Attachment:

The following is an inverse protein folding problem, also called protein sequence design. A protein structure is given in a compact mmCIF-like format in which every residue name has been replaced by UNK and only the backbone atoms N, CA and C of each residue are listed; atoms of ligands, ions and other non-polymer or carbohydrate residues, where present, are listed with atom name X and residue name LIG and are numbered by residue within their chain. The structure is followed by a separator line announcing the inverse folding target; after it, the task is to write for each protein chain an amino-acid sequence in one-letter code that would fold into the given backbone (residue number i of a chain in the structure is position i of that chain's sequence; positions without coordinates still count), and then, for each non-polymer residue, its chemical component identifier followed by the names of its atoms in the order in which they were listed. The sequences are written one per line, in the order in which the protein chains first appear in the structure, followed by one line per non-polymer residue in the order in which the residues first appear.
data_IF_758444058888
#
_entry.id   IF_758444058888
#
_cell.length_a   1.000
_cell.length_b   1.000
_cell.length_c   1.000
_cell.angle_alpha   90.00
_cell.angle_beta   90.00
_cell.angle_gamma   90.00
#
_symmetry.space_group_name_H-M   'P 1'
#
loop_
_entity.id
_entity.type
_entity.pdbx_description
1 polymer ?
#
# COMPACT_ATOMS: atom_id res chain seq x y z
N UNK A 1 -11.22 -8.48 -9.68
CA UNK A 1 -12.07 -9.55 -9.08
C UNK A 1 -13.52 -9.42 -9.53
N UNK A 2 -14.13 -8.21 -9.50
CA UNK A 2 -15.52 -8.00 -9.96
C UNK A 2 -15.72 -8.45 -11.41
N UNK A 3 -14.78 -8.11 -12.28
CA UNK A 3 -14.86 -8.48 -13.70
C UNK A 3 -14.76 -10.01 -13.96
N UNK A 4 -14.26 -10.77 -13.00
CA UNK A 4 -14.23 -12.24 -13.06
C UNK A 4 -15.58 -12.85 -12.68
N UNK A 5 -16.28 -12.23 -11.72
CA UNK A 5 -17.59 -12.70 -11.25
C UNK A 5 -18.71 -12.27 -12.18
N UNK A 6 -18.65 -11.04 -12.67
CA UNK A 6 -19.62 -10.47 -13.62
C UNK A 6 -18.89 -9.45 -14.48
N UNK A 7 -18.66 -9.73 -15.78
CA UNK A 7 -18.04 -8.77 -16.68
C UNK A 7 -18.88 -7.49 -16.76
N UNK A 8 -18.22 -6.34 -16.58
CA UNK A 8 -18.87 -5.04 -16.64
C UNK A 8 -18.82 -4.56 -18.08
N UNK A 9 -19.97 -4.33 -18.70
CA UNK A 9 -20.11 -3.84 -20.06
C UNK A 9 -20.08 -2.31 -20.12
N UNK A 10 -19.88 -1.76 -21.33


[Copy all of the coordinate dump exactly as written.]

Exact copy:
The following is an inverse protein folding problem, also called protein sequence design. A protein structure is given in a compact mmCIF-like format in which every residue name has been replaced by UNK and only the backbone atoms N, CA and C of each residue are listed; atoms of ligands, ions and other non-polymer or carbohydrate residues, where present, are listed with atom name X and residue name LIG and are numbered by residue within their chain. The structure is followed by a separator line announcing the inverse folding target; after it, the task is to write for each protein chain an amino-acid sequence in one-letter code that would fold into the given backbone (residue number i of a chain in the structure is position i of that chain's sequence; positions without coordinates still count), and then, for each non-polymer residue, its chemical component identifier followed by the names of its atoms in the order in which they were listed. The sequences are written one per line, in the order in which the protein chains first appear in the structure, followed by one line per non-polymer residue in the order in which the residues first appear.
data_IF_758444058888
#
_entry.id   IF_758444058888
#
_cell.length_a   1.000
_cell.length_b   1.000
_cell.length_c   1.000
_cell.angle_alpha   90.00
_cell.angle_beta   90.00
_cell.angle_gamma   90.00
#
_symmetry.space_group_name_H-M   'P 1'
#
loop_
_entity.id
_entity.type
_entity.pdbx_description
1 polymer ?
#
# COMPACT_ATOMS: atom_id res chain seq x y z
N UNK A 1 -11.22 -8.48 -9.68
CA UNK A 1 -12.07 -9.55 -9.08
C UNK A 1 -13.52 -9.42 -9.53
N UNK A 2 -14.13 -8.21 -9.50
CA UNK A 2 -15.52 -8.00 -9.96
C UNK A 2 -15.72 -8.45 -11.41
N UNK A 3 -14.78 -8.11 -12.28
CA UNK A 3 -14.86 -8.48 -13.70
C UNK A 3 -14.76 -10.01 -13.96
N UNK A 4 -14.26 -10.77 -13.00
CA UNK A 4 -14.23 -12.24 -13.06
C UNK A 4 -15.58 -12.85 -12.68
N UNK A 5 -16.28 -12.23 -11.72
CA UNK A 5 -17.59 -12.70 -11.25
C UNK A 5 -18.71 -12.27 -12.18
N UNK A 6 -18.65 -11.04 -12.67
CA UNK A 6 -19.62 -10.47 -13.62
C UNK A 6 -18.89 -9.45 -14.48
N UNK A 7 -18.66 -9.73 -15.78
CA UNK A 7 -18.04 -8.77 -16.68
C UNK A 7 -18.88 -7.49 -16.76
N UNK A 8 -18.22 -6.34 -16.58
CA UNK A 8 -18.87 -5.04 -16.64
C UNK A 8 -18.82 -4.56 -18.08
N UNK A 9 -19.97 -4.33 -18.70
CA UNK A 9 -20.11 -3.84 -20.06
C UNK A 9 -20.08 -2.31 -20.12
N UNK A 10 -19.88 -1.76 -21.33